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Young cerebrospinal fluid improves memory in old mice

Age-related cognitive decline affects up to one-quarter of adults over the age of sixty1. A healthy diet and regular exercise can help to prevent this decline, but as yet there are no treatments to reverse it2. Progress in understanding how the brain changes during development and ageing has sparked tantalizing ideas for harnessing youthful factors to slow age-associated cognitive changes — or even to rejuvenate the ageing brain. Writing in Nature, Iram et al.3 bolster this line of thinking by tapping into the cerebrospinal fluid (CSF), which bathes the brain tissue and contains several protein growth factors necessary for normal brain development.

The authors infused CSF from young adult mice (10 weeks old) into the brains of aged mice (18 months old) over 7 days. This treatment improved the memory recall of the old animals in a fear-conditioning task, in which they learnt to associate a small electric shock with a tone and flashing light. Iram and colleagues then used RNA sequencing to determine how CSF treatment altered gene expression in the hippocampus — a key memory centre in the brain that is often the focus of studies of age-associated cognitive decline.

Cells in the central nervous system called oligodendrocytes produce myelin, a fat- and protein-rich material that insulates neuronal fibres called axons. Myelination of axonal projections throughout the brain ensures that strong signal connections are maintained between neurons. Iram and colleagues found that genes that are typically expressed in oligodendrocytes were highly upregulated in old mice treated with CSF from young mice, compared with the animals’ aged counterparts treated with artificial CSF.

Previous work has demonstrated that successful fear-conditioning in mice requires oligodendrocyte proliferation and myelin formation, and that disruption of this process impairs memory4,5. The authors therefore examined whether treatment with the young CSF affected the proliferation and maturation of oligodendrocyte precursor cells (OPCs). Indeed, they found that young CSF more than doubled the percentage of OPCs actively proliferating in the hippocampus of old animals. This cellular change was followed three weeks later by an increase in myelin production. The findings strongly suggest that young CSF improves the cognitive abilities of aged mice by modulating oligodendrocytes.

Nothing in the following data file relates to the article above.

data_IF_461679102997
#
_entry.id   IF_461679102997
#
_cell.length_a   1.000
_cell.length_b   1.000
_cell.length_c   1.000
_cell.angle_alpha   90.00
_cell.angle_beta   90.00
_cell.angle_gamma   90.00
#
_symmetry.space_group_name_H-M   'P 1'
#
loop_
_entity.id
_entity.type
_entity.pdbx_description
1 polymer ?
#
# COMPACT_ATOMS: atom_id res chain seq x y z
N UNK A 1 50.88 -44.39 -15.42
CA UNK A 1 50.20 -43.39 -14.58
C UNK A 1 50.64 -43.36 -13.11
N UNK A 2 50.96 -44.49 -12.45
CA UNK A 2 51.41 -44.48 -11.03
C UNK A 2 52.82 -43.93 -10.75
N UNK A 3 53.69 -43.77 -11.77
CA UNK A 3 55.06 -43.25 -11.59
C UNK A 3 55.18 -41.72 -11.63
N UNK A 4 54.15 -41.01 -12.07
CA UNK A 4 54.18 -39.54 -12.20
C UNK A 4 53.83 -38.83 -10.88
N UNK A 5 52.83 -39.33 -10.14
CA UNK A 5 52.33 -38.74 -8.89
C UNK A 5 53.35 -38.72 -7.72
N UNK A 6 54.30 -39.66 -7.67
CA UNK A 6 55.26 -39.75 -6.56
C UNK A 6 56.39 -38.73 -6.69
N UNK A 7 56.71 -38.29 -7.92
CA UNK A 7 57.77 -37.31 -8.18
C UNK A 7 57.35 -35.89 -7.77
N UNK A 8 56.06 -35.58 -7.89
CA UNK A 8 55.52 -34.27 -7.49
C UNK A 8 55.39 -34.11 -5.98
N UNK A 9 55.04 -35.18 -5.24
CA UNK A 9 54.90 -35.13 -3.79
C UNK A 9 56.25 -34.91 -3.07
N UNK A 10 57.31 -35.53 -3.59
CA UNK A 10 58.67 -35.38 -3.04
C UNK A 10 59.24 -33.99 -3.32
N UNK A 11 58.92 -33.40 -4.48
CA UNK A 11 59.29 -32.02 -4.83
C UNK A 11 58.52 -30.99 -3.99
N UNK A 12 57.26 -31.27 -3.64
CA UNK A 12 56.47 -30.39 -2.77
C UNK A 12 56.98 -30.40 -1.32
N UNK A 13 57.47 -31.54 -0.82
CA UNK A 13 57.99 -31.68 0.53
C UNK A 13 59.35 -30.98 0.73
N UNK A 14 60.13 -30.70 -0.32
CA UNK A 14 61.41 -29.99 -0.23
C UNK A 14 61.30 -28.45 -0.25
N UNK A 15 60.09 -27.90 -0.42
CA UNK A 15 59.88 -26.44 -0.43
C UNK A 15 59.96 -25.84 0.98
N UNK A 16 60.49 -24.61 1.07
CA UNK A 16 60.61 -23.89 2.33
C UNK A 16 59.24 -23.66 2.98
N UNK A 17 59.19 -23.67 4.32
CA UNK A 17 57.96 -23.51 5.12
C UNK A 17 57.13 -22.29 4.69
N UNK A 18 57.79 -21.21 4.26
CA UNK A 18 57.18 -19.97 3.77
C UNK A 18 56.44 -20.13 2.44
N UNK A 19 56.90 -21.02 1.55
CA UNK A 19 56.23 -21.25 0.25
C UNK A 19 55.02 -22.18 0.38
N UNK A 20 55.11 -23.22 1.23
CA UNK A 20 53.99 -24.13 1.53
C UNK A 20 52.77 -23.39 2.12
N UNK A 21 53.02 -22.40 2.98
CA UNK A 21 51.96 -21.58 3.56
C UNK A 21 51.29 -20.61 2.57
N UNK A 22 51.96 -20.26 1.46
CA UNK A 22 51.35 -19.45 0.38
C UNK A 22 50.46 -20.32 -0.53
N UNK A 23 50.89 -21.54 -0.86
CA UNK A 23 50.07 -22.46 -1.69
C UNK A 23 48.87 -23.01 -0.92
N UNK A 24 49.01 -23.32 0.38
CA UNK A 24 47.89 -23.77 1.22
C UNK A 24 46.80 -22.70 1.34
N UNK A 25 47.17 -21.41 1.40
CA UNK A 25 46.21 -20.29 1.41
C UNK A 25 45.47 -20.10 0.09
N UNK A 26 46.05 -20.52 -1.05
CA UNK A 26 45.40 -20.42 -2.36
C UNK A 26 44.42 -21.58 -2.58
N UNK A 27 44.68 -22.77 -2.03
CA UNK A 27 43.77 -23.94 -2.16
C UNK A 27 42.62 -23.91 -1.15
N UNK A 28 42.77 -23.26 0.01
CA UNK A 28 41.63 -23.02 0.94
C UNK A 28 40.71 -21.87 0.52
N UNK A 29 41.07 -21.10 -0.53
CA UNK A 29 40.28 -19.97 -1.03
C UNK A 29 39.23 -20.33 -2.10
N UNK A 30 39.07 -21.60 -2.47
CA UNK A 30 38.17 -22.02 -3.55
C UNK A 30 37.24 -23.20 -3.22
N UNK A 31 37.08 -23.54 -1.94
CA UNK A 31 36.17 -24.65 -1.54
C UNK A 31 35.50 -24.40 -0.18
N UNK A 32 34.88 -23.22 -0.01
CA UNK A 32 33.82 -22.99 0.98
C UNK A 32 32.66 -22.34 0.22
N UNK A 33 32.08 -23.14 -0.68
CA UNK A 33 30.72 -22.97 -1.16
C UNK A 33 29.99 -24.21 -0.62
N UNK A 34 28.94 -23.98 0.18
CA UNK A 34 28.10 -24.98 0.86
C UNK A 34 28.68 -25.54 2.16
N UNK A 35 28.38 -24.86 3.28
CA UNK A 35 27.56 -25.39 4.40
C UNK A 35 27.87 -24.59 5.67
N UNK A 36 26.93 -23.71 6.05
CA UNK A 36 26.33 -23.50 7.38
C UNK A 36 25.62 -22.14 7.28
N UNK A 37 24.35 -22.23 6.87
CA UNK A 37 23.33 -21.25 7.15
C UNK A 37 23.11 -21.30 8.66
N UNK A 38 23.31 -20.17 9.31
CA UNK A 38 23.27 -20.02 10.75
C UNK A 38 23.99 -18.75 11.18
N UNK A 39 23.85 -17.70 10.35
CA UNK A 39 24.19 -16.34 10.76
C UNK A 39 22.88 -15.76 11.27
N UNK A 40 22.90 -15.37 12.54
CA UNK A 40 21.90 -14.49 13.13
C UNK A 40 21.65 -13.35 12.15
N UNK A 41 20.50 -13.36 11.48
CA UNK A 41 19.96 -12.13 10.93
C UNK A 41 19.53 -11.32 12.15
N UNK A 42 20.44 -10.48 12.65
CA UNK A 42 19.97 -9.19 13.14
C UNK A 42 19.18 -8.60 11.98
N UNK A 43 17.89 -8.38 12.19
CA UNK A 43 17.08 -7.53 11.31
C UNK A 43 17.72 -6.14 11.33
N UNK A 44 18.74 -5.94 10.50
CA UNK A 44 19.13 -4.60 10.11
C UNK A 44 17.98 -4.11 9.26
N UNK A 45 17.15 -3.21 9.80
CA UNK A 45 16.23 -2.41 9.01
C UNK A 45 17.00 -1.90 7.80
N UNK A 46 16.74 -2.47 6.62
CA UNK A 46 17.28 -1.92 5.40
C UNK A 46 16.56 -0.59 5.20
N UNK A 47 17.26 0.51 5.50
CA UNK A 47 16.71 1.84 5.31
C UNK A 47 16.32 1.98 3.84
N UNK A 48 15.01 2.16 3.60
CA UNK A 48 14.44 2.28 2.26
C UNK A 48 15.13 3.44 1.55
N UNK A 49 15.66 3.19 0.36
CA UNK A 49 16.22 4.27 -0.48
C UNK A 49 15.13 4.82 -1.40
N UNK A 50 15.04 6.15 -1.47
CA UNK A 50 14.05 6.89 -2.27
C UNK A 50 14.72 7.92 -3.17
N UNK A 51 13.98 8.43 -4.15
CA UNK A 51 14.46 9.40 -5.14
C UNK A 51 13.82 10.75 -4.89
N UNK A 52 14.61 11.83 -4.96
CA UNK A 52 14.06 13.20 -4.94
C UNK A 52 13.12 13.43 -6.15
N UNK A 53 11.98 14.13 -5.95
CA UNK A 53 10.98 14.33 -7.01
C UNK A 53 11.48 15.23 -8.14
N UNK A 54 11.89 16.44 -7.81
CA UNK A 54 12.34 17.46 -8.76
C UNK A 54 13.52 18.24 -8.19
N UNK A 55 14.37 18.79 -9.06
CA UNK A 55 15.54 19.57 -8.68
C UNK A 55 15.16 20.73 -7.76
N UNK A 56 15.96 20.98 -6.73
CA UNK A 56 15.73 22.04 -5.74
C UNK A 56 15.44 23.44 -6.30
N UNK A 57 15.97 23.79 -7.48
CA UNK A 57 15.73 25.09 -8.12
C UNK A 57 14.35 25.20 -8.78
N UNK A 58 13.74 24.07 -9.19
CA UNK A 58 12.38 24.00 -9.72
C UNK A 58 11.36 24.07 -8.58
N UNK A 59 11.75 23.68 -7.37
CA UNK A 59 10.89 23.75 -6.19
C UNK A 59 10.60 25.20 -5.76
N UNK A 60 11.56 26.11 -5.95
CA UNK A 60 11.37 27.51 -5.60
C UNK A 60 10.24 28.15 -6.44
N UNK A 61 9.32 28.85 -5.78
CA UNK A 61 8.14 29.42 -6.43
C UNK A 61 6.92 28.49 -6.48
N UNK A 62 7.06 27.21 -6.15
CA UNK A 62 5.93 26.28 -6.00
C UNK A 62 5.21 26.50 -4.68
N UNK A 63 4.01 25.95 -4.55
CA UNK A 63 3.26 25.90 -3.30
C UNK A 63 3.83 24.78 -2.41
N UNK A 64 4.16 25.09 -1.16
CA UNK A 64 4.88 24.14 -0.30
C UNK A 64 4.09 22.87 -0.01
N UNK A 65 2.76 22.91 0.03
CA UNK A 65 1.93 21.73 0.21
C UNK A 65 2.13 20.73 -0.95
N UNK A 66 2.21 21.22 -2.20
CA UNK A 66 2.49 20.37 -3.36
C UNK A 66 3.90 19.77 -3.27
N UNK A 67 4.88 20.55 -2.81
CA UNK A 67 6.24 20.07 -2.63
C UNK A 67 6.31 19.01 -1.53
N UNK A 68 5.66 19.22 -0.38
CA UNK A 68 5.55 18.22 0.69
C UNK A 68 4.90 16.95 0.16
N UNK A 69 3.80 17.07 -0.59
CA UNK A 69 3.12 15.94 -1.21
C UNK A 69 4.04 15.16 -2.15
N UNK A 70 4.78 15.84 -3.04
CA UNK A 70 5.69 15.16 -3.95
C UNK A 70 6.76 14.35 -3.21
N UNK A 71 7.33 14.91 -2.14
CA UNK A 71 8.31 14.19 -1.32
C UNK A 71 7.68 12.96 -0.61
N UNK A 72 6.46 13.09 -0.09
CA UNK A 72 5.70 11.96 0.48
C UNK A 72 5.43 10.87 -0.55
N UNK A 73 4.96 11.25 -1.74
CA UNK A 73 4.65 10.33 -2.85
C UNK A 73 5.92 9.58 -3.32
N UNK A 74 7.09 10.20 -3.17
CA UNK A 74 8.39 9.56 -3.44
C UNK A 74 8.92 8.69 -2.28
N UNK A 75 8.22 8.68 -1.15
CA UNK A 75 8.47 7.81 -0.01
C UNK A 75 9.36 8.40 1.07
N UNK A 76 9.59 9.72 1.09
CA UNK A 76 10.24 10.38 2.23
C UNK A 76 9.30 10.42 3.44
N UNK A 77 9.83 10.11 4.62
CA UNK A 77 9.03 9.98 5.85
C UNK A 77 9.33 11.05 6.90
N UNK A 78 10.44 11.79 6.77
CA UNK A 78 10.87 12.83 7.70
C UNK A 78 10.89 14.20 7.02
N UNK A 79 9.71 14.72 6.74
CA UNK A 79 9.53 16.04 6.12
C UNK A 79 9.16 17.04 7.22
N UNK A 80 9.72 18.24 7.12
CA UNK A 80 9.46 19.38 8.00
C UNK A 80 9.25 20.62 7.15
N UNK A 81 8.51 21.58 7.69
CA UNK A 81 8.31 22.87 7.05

The authors took a deeper dive into the pathways activated by young CSF using an established line of rat OPCs grown in cell culture. Gene transcription involves the formation of chains of various nucleoside molecules to make RNA, so Iram et al. added a labelled nucleoside to the culture medium in which the OPCs were grown — this enabled the authors to isolate and sequence newly made RNA transcripts, which had incorporated the labelled nucleoside. The greatest increase in gene expression in response to young CSF treatment was in serum response factor (Srf), which encodes a transcription factor that initiates cell proliferation and differentiation. Six hours after young human CSF administration to the OPCs, Srf expression had returned to baseline levels, but downstream targets related to the cell cycle and proliferation were upregulated. The authors confirmed that these SRF signalling pathways were also activated in old mice after young CSF administration.

CSF contains a rich cocktail of signalling molecules and growth factors, many of which could induce the SRF signalling pathways seen in the OPCs. Iram et al. identified candidate factors capable of inducing Srf expression in published protein databases from large-scale studies of CSF. Fibroblast growth factor 17 (FGF17) emerged as a compelling candidate. The authors showed that the protein is robustly expressed in mouse neurons, exhibits decreased expression in aged mice, and induces OPC proliferation in cultured rat OPCs.